Alan Pifer

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"Alan Pifer, the sixth president of The Carnegie Foundation for the Advancement of Teaching, died on October 31, 2005. He was 84. Throughout his career, Pifer focused on education, social justice and strengthening the rights of historically disadvantaged groups, including women. A leader in philanthropy and the nonprofit world, his legacy is institutional transparency, accountability and the highest ethical standards.

"Pifer served as vice president of the Carnegie Foundation from 1963 to 1965, then as president from 1965 to 1979. He served concurrently as president of Carnegie Corporation, and continued in that role until 1982.

"Believing that unequal educational opportunity was at the heart of some of the nation’s greatest problems, Pifer told the New York Times: “The number one priority has got to be children. What worries me is not just the humanitarian issue involved but also the failure to understand that investing in children is the smartest thing we can do for the country’s future.”

"Among Carnegie’s priorities during Pifer’s presidency were projects in early childhood learning, with research programs to show the positive long-term effects of organized education at an early age, particularly among disadvantaged children. Pifer led Carnegie support for educational children's television and launched the Children's Television Workshop (now the Sesame Workshop), which produced the landmark PBS series Sesame Street.

"Pifer also led the Foundation into efforts directed at higher education. He invited Clark Kerr, former president of the University of California system, to chair a special commission to study the financing of higher education. During Pifer’s presidency, the Carnegie Commission on Higher Education and the Carnegie Council on Policy Studies in Higher Education published more than 120 reports and studies on higher education in the United States. The Commission’s work contributed to the development of the Fund for the Improvement of Postsecondary Education (FIPSE) and the Pell Grant Program.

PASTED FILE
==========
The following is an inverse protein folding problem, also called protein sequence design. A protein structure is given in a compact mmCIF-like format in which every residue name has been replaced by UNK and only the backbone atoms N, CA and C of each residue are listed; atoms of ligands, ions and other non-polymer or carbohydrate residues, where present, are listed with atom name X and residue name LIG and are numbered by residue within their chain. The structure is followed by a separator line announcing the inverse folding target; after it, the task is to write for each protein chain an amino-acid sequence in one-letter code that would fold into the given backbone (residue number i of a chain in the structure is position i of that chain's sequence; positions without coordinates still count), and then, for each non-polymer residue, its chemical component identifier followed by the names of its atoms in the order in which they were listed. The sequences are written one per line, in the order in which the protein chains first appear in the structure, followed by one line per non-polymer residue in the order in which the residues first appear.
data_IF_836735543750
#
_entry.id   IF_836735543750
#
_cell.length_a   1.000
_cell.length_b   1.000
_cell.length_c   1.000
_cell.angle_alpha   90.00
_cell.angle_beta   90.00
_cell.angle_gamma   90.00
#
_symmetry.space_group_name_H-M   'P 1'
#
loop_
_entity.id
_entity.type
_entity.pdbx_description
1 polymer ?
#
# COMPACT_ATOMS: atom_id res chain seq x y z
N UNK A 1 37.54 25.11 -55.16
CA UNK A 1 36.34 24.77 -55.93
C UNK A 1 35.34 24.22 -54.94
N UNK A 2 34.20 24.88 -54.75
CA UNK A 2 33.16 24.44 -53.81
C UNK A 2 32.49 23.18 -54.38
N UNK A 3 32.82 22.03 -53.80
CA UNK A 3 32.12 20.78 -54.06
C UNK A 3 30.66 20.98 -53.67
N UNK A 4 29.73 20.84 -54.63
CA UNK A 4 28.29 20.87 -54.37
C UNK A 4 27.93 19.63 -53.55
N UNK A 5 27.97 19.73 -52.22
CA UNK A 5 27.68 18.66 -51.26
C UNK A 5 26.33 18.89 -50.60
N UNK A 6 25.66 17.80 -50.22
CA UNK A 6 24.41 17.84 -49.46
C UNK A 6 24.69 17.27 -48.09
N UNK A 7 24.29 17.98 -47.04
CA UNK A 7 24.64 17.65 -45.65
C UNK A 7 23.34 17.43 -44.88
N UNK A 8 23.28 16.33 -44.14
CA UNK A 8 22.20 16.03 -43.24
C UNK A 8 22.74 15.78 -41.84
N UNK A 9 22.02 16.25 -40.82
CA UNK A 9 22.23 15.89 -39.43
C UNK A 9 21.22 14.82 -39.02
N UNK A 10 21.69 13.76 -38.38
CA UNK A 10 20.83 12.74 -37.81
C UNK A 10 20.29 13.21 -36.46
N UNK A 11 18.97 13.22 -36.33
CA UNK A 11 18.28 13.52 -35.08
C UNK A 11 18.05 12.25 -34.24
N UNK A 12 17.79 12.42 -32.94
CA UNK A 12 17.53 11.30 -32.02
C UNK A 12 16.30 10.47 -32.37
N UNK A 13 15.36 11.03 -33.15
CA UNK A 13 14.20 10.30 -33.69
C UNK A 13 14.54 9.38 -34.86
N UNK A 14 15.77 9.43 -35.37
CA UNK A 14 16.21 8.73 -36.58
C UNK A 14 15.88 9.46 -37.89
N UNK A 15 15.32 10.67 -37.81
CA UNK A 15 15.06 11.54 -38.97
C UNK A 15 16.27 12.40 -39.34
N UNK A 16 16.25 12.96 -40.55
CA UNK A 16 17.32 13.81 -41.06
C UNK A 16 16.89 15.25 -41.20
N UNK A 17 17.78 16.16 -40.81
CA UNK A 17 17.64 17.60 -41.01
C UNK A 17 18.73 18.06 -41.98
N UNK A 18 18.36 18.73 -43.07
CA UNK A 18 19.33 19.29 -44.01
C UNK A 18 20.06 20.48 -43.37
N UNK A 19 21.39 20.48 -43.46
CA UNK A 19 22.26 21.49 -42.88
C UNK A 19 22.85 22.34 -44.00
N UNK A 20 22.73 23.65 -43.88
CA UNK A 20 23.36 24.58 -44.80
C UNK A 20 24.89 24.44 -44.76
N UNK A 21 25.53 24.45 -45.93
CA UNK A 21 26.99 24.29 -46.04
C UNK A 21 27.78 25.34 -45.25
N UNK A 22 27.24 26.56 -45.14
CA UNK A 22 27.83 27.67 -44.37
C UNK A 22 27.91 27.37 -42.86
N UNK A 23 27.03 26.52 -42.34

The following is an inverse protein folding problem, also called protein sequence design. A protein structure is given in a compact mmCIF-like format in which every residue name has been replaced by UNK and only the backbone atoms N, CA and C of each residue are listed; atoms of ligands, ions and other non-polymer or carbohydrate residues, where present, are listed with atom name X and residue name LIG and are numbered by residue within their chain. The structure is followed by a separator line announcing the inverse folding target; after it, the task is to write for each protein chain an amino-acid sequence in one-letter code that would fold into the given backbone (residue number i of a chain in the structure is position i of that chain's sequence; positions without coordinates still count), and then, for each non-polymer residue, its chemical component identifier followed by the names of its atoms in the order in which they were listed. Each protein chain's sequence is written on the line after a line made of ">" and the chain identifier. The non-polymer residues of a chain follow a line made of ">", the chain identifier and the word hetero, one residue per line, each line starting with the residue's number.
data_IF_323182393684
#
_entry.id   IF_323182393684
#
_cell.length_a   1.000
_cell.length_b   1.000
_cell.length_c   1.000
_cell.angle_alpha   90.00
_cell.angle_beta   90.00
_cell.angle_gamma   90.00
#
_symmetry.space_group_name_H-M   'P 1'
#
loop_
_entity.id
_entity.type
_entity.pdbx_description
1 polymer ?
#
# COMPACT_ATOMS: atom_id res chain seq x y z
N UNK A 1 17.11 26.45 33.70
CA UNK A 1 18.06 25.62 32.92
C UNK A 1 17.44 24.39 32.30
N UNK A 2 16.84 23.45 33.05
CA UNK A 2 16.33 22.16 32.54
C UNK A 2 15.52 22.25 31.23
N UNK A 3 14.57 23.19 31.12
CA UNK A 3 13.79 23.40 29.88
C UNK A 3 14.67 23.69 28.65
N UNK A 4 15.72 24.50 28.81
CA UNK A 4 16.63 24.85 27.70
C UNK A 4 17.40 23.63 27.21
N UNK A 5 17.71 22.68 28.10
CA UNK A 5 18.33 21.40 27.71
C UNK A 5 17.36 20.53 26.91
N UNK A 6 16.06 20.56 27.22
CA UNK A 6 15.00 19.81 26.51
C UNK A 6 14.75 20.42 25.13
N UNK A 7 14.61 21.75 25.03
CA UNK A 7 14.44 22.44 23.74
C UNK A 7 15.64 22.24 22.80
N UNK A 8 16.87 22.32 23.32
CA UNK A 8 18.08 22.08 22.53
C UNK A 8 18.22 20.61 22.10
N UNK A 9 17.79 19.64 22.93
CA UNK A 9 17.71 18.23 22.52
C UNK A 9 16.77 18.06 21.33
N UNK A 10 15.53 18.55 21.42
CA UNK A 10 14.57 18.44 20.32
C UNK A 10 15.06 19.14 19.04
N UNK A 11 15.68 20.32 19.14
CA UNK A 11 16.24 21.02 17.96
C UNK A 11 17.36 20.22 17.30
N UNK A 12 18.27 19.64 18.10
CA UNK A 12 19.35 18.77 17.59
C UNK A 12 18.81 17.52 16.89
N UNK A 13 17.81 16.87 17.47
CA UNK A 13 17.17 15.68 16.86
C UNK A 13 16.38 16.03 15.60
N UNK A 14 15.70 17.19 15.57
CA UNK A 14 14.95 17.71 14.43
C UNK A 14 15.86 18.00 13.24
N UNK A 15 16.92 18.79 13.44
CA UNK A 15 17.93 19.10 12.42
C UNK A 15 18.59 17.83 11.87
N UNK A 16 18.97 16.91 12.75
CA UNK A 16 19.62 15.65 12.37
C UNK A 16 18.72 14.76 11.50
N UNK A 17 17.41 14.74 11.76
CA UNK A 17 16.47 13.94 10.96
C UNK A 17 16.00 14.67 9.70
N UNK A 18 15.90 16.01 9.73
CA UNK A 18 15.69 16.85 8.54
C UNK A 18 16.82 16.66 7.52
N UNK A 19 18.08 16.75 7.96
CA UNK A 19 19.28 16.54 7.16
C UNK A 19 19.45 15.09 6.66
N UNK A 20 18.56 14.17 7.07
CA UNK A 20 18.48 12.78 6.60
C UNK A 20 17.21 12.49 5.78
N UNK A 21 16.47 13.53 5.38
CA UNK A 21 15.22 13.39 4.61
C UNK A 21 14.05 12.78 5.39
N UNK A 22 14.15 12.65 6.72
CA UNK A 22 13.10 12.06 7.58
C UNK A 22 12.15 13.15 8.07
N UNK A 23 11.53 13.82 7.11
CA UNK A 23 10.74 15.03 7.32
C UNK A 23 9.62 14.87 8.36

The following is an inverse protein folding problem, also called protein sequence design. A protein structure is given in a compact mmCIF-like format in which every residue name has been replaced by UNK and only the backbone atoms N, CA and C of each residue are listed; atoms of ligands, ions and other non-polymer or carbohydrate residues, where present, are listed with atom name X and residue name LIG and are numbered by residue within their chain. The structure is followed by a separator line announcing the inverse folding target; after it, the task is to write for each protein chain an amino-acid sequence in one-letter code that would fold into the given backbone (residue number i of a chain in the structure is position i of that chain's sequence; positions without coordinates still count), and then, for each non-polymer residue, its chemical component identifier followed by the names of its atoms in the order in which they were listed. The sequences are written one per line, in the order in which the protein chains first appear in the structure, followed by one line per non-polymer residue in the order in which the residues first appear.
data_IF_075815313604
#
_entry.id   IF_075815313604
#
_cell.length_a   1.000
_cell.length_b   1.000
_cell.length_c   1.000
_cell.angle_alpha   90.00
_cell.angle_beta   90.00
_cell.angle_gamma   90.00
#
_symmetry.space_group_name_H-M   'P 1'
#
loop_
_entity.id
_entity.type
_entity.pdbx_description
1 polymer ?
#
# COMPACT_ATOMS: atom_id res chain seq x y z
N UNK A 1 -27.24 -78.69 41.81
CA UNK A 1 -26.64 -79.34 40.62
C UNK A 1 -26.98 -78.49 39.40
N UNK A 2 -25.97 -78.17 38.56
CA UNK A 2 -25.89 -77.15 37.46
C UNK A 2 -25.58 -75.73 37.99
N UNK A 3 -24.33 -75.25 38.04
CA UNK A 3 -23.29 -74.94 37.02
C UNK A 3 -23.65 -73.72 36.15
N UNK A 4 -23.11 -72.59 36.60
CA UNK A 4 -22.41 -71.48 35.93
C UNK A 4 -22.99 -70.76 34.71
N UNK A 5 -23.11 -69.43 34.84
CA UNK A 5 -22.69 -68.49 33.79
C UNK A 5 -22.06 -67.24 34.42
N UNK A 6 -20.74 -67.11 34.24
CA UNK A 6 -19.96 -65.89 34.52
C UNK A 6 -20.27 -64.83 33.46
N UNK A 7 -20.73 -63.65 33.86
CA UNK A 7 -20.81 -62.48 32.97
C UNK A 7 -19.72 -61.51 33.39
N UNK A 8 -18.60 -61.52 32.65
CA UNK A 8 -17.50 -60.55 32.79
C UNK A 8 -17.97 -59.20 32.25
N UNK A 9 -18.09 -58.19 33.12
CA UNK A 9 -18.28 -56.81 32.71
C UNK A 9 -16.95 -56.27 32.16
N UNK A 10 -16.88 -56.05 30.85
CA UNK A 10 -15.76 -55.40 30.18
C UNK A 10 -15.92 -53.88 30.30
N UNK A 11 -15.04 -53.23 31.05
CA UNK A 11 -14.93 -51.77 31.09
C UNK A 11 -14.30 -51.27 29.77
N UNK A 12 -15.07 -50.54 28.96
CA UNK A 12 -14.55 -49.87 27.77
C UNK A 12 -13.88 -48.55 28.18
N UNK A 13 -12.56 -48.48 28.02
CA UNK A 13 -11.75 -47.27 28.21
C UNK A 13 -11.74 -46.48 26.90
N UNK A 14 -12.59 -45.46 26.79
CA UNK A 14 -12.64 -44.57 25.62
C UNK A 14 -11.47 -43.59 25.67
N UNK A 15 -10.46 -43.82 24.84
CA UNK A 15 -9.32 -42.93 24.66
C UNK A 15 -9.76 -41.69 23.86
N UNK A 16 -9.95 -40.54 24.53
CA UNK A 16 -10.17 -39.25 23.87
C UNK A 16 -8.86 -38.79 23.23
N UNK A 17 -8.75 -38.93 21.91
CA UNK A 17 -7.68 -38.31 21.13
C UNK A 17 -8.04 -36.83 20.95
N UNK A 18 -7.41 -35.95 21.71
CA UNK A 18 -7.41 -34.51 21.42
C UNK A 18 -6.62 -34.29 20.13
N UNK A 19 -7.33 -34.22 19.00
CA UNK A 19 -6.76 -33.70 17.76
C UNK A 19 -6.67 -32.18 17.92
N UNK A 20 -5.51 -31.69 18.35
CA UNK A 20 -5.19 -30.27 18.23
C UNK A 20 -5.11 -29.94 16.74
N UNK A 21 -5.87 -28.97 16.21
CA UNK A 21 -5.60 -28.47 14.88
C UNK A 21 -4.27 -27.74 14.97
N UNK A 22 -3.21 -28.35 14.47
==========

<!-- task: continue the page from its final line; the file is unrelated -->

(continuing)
"Carnegie Corporation's grantmaking strategies, under Pifer’s direction, began to center on preventing educational disadvantage, promoting educational opportunity and broadening opportunities in higher education. Beginning in the 1970s, Pifer was instrumental in reinstituting Carnegie Corporation's involvement in South Africa after a long hiatus and supported the formation of public interest law projects that challenged apartheid policies. These organizations continue to have a lasting impact on South African society. He become a founding fellow of the African Studies Association and a member of the Management Committee for the U.S.-South Africa Leader Exchange Program and a trustee of the African American Institute. Under Pifer's direction, Carnegie Corporation joined with the Ford and Rockefeller foundations and others in supporting educational litigation by civil rights organizations and launched a multifaceted program to train black lawyers in the South for the practice of public interest law and to increase the legal representation of blacks.

"Upon retiring from Carnegie Corporation in 1982, Pifer continued his public service by continuing to focus on social inequality. He headed the Aging Society Project that studied the social consequences that might develop as America's "baby boomer" population reached retirement age. The study's findings and conclusions were published in a book entitled Our Aging Society: Paradox and Promise.

"Alan Jay Pifer was born in Boston, graduated from Harvard University, and received the Lionel de Jersey Harvard Fellowship at Emmanuel College, Cambridge University, for graduate study. He won a Bronze Star in the Battle of the Bulge, serving as a Captain in the U.S. Army 11th Armored Division in World War II. From 1948 to 1953, he served as executive secretary of the United States Educational Commission of the United Kingdom, where he administered the Fulbright Scholar Program.

"Pifer's public service was substantial. He served as chairman of President-elect Nixon's Task Force on Education, the Mayor's Advisory Committee for the Board of Higher Education of New York City, and the Education Task Force of the New York Urban Coalition. He was a director of the Federal Reserve Bank in New York, an Overseer of Harvard University, a trustee of the American Ditchley Foundation, a director of the Council on Foundations, and a member of the Senior Executive Council of The Conference Board.

"Pifer was also a member of the Research and Development Center Panel, Cooperative Research Program at what was then the U.S. Office of Education, a member of the Advisory Council of Columbia University's School of Social Work, and a member of the Advisory Committee on Higher Education for the former U.S. Department of Health, Education and Welfare." [1]

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  1. Former Carnegie Foundation President Alan Pifer Dies at 84, Carnegie Foundation, accessed March 22, 2010.